Dog psychology would be a fascinating field.
Abby at 2 years of age, standing by her wooden friend
On March 26, 2003, we added yet another member to our family when we picked up Abby, a five-week old female white toy poodle. Abby is named after the wife of our second president, Abigail Adams, in a hotly contested election among the entire family. The vote was very close between Zoe and Abby, but Abby won out.
Click on any small image to see a larger version. Click here to meet Millie,our soft-coated Wheaten terrier.
Abby doing what she does best - chewing
Abby was born on Valentine's Day, February 14, 2003, in North Plains, Oregon. She was the only female in a litter of 3 puppies. We had been on a waiting list for almost a year when she arrived. We chose a toy poodle for two reasons: (1) our youngest son likes small dogs, the smaller the better, and (2) poodles are also in the top 3 for people with allergy problems.
Abby's mother weighed 3½ pounds. Abby at four months has already reached that weight, so I'm guessing she'll be a little bigger. Breed trivia: the terms "miniature poodle", "toy poodle" and "standard poodle" are simply convenient classifications based on size. They are not separate breeds at all.
Abby's personality is very different from Millie. Millie is a mild-mannered dog who has never socialized well with other dogs, and Abby has terrorized her 35 pound sister from the very start.
Millie seeking refuge from holy terror Abby
Abby is strong-willed and opinionated. She wants things her way, and is not afraid to complain when things aren't doing so. Abby loves playing with doggie toys, something Millie does only rarely. She likes tug-of-war, and she likes playing "fetch". She still has to learn that part of playing "fetch" is letting go of the toy once she's brought it back...
Abby gnawing on a stuffed toy
Abby does have a couple of habits that drive us nuts. She, like Millie, is going to be slow to housetrain. Small dogs like this are supposed to be trained to go on a special absorbant pad; we keep one in the upstairs bathroom, and one in her "area", a kennel in the kitchen. She urinates on the pads about half the time, but she hasn't got the message with her more solid efforts.
The woman who bred Abby was a little old lady -- the canonical poodle owner. Being a little old lady, she was in the habit of arising rather early in the morning, allowing the puppies to take their morning constitutional. Even now, three months later, Abby still insists on that. Promptly at 6:10 AM every morning (and I mean every morning), Abby starts whining and scratching at the door of her crate to go potty. This was funny for the first week or so, but it has long stopped being funny. We had high hopes that the start of daylight savings time would grant us an extra hour's reprieve, but Abby adjusted her clock almost immediately.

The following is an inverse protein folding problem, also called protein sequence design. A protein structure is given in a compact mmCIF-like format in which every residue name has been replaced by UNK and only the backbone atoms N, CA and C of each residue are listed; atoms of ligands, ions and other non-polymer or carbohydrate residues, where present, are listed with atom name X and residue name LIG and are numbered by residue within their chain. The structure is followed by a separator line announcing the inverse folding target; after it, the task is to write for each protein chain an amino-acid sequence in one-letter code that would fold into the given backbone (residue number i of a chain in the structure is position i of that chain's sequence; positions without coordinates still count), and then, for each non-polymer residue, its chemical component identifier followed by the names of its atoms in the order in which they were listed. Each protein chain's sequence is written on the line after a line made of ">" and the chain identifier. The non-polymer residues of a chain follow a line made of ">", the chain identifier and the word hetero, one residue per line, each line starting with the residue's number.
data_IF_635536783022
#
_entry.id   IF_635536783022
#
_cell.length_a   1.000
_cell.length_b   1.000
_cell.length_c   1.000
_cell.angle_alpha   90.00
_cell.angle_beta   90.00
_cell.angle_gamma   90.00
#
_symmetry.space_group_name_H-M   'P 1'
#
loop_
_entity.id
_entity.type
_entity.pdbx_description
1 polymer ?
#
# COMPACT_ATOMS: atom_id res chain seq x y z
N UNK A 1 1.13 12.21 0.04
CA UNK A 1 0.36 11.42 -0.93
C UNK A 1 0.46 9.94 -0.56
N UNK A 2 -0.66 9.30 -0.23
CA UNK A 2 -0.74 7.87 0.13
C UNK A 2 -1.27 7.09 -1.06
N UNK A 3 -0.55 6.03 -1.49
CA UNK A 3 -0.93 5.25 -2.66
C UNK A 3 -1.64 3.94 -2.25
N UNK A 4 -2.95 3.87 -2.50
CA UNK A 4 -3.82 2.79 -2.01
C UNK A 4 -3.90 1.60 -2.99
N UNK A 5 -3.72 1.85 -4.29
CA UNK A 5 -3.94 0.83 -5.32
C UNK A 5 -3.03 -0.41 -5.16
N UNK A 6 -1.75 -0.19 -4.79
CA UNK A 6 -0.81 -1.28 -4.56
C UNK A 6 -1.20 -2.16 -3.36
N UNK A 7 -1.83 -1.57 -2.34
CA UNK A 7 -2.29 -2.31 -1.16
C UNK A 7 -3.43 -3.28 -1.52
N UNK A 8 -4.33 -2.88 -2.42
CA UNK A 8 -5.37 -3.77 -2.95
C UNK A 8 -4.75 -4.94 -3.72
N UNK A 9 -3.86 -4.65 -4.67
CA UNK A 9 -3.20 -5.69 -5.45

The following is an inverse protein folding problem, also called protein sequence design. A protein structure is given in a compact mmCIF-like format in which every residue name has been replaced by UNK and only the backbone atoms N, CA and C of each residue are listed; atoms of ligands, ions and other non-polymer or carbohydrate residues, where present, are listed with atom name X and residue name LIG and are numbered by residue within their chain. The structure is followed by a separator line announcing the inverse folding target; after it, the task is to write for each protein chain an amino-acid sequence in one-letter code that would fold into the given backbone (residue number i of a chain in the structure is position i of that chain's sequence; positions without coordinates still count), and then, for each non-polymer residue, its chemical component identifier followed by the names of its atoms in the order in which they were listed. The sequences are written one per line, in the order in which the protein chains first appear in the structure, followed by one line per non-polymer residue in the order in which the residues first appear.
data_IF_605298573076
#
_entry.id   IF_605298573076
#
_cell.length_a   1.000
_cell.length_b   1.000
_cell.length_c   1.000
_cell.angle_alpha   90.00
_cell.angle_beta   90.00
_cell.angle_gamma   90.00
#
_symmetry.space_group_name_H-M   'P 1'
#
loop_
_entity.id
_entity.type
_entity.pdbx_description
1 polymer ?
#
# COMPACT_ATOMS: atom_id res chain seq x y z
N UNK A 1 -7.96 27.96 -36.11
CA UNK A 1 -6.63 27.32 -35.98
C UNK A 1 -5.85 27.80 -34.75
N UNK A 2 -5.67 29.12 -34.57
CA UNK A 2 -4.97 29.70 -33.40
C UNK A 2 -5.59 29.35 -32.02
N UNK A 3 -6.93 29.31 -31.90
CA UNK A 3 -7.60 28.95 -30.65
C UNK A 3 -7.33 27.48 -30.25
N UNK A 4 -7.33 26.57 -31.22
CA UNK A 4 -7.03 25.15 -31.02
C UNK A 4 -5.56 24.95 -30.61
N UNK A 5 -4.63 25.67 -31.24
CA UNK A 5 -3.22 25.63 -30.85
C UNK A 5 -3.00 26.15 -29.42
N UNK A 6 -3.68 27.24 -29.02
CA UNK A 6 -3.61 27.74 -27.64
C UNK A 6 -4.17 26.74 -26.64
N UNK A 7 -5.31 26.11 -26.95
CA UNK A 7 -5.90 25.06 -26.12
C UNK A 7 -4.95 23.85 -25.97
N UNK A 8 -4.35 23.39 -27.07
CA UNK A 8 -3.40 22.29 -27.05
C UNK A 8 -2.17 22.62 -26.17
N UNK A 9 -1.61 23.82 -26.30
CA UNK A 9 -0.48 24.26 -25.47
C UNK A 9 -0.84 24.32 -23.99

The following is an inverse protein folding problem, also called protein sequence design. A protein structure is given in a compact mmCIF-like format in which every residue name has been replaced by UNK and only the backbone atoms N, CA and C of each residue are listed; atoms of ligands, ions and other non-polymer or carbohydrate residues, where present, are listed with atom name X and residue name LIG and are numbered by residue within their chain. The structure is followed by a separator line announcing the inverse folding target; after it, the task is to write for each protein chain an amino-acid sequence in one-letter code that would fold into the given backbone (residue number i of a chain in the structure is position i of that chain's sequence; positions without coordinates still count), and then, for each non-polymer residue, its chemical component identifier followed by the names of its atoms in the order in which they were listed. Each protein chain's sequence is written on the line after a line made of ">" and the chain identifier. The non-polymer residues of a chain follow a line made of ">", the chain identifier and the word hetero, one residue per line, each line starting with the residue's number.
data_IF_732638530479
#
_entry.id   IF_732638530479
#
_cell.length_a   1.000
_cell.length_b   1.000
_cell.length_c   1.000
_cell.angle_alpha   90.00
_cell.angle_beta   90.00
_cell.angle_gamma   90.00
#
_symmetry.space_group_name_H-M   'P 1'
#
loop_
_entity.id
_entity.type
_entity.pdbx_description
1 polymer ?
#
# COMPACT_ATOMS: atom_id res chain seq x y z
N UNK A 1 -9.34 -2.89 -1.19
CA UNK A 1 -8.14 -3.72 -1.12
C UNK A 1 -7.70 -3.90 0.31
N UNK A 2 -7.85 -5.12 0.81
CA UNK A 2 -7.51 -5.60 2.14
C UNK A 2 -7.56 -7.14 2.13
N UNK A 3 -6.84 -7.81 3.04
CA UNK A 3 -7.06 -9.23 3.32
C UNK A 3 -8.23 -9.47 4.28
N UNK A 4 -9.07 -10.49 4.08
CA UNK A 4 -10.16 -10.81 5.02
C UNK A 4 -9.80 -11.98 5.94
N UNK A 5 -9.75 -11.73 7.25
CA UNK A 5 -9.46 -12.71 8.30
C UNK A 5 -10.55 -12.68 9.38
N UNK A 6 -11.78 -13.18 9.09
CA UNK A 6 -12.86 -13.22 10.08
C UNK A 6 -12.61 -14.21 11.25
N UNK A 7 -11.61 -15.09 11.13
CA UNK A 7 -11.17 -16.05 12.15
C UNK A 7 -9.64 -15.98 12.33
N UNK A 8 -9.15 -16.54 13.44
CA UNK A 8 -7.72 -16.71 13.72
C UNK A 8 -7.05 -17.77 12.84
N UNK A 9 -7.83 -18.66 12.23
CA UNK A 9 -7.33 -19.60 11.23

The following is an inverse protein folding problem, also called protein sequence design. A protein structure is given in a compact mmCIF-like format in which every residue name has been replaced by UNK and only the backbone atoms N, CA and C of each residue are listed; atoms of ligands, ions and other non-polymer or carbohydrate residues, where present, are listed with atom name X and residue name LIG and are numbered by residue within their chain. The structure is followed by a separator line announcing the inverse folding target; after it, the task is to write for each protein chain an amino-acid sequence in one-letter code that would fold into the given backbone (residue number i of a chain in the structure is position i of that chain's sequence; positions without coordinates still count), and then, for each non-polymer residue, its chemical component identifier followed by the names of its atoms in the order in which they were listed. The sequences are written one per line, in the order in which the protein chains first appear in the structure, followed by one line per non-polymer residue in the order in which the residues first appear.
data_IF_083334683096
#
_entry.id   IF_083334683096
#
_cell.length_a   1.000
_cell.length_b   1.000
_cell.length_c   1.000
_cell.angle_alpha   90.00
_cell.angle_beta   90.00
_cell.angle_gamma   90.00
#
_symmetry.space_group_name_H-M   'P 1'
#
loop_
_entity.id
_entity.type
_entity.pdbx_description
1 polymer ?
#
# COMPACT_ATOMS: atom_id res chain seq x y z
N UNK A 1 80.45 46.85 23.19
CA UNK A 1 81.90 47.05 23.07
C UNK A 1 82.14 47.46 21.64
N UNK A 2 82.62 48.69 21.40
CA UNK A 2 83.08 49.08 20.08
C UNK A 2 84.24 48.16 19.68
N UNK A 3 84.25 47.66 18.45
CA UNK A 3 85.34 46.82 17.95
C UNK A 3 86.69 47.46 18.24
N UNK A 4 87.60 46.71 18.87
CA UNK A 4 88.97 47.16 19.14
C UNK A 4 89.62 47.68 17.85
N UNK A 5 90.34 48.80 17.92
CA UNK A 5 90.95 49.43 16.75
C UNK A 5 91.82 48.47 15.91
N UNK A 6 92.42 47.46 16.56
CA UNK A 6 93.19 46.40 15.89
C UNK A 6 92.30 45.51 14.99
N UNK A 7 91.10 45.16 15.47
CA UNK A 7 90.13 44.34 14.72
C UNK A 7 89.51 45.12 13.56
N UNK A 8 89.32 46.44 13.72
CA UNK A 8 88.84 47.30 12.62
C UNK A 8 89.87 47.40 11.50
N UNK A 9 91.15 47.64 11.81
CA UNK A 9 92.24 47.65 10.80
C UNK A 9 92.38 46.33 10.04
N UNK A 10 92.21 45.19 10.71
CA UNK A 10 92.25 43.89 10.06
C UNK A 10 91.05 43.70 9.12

Abby also has many habits that drive Millie nuts. Millie is still unsure and frightened around Abby; when Abby jumps up on the couch, Millie jumps off. One of Abby's funniest habits involves dinner time. We had a hard time getting Abby to eat when she first got home. We were using the food recommended by the breeder, but she would pick at the food and water without much interest. However, when Abby saw that Millie had food in her dish, that instantly because the object of Abby's desire. Abby would reach through the wire of Millie's area and s-t-r-e-t-c-h her tiny little paw to try to get just one piece of Millie's food. We had lots and lots of laughs watching Abby trying to will her legs longer in order to reach Millie's dish. Abby would even sneak into Millie's area to steal the food, and Millie would, for the first time, take mouthfuls of food out of her area and drop them on the floor for Abby to pick up!
We finally decided that, if Millie's food is what she wants, that's what we'd give her. She did eat some of it, but she was still trying to steal Millie's food. We had a little two-sided plastic dish for Abby, whereas Millie uses two large, separate, metal bowls. Finally, my wife hit on the idea of buying two smaller metal bowls, just like Millie's. As funny as it seems, that has made a difference: Abby is now eating her dinner out of these little bowls. She just wanted to be like her big sister!
Abby very interested in her burger
Fortunately, Abby is also quite cuddly, especially when she starts getting tired. When that happens, she likes nothing more than to curl up on your lap, or on your chest, or on your shoulders, and go to sleep. This is usually quite heart-warming, but she likes to crawl up on my shoulders while I am typing on the laptop, and once she is trapped between my neck and the back of the chair, I cannot move without disturbing her. I'm going to end up with a sore neck from sitting in the same position too long.